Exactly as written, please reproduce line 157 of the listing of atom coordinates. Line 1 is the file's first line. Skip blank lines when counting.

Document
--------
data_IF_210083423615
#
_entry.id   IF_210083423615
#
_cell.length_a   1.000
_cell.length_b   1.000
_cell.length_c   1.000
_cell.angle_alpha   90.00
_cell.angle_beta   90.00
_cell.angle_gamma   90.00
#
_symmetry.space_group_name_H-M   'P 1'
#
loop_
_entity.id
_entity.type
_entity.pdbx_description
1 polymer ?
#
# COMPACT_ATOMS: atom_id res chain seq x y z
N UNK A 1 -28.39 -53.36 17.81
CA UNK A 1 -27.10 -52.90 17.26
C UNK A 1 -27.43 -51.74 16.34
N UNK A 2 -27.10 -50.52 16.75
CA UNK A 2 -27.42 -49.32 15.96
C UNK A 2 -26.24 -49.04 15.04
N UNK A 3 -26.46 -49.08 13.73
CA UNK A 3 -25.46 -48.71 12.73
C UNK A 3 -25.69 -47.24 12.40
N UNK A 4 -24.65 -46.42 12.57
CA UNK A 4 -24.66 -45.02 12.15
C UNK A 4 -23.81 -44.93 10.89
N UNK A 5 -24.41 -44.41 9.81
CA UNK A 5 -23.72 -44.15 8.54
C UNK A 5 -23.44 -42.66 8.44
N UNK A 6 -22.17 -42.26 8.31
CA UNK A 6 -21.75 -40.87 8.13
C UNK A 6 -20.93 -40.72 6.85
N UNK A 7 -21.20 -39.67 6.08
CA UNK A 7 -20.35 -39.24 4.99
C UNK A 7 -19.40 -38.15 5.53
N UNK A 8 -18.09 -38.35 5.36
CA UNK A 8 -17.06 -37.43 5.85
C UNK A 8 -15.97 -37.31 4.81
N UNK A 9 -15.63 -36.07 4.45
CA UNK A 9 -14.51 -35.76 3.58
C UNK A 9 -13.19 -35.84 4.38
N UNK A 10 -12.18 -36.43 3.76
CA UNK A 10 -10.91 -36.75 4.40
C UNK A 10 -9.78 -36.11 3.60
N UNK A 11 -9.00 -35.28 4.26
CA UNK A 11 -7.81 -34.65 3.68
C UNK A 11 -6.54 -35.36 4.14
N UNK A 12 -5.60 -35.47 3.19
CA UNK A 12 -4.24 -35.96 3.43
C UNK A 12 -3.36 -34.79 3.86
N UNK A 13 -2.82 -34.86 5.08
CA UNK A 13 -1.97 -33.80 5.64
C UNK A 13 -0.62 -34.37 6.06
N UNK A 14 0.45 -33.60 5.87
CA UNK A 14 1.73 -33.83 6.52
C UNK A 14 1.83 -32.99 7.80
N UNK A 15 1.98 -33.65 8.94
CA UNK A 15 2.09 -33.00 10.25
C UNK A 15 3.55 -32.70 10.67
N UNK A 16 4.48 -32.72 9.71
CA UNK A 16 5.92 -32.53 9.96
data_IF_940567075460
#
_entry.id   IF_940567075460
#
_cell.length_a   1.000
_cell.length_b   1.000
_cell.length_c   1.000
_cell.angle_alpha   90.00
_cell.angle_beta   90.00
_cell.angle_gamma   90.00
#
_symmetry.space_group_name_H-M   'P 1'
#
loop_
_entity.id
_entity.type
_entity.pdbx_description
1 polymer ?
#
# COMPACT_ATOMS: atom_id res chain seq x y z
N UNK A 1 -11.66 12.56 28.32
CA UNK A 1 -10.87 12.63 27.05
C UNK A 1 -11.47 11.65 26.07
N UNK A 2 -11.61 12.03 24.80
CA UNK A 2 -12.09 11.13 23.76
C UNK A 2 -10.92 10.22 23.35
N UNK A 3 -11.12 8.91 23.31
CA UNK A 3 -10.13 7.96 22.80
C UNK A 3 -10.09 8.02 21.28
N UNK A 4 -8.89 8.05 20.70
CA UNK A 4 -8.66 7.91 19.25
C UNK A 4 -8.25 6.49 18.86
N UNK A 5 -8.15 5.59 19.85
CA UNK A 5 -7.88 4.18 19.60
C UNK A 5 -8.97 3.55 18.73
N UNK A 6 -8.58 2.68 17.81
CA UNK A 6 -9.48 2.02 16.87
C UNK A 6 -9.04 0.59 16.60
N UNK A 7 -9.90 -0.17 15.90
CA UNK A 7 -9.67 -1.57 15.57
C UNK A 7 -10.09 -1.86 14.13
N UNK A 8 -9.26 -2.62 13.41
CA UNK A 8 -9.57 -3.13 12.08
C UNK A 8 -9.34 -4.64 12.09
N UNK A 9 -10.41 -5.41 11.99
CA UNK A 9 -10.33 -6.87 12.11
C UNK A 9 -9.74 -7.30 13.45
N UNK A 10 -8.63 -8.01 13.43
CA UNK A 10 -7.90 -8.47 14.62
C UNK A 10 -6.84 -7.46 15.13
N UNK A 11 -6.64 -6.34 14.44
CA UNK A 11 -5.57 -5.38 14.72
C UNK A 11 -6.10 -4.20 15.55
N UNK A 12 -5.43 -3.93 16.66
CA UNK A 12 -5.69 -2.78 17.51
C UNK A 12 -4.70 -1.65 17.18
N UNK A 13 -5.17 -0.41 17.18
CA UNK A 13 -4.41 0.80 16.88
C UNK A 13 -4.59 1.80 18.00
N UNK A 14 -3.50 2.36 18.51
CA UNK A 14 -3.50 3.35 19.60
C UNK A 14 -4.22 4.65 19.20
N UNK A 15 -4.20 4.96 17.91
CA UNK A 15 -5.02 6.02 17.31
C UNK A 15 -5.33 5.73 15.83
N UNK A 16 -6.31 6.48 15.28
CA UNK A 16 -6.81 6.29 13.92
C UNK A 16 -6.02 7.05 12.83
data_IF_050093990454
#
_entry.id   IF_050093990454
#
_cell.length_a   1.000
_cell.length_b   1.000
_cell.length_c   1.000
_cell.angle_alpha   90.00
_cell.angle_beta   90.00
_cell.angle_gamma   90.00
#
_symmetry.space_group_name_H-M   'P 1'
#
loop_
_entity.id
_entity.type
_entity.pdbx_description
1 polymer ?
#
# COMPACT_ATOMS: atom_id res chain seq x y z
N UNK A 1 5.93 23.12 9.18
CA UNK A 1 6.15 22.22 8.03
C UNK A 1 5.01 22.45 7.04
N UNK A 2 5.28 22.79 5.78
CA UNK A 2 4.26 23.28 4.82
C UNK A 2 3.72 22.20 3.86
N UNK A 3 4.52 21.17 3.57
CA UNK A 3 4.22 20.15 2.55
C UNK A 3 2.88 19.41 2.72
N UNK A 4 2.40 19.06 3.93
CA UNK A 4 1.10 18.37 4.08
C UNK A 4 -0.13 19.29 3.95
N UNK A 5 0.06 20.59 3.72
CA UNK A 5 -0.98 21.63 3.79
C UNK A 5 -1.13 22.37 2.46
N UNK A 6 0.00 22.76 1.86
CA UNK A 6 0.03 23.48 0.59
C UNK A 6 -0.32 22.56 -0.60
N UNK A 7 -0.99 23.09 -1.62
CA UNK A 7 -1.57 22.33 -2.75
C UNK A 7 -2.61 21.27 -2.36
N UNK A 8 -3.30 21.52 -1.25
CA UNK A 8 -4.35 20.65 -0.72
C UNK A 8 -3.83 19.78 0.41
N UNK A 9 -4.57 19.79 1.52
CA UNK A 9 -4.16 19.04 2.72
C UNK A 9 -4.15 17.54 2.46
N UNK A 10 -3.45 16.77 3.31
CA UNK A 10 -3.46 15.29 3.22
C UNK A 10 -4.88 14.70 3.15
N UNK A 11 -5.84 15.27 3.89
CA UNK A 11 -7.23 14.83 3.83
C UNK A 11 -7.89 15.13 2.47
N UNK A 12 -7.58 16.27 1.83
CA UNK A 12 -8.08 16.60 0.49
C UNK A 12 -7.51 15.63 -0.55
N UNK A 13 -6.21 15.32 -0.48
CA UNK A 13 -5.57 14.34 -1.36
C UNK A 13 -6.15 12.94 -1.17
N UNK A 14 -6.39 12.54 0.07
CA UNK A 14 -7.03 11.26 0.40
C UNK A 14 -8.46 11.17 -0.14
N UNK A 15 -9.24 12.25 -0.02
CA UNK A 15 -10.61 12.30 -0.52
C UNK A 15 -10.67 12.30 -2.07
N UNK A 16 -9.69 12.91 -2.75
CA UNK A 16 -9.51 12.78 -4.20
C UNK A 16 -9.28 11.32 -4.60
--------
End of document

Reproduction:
CA UNK A 1 6.15 22.22 8.03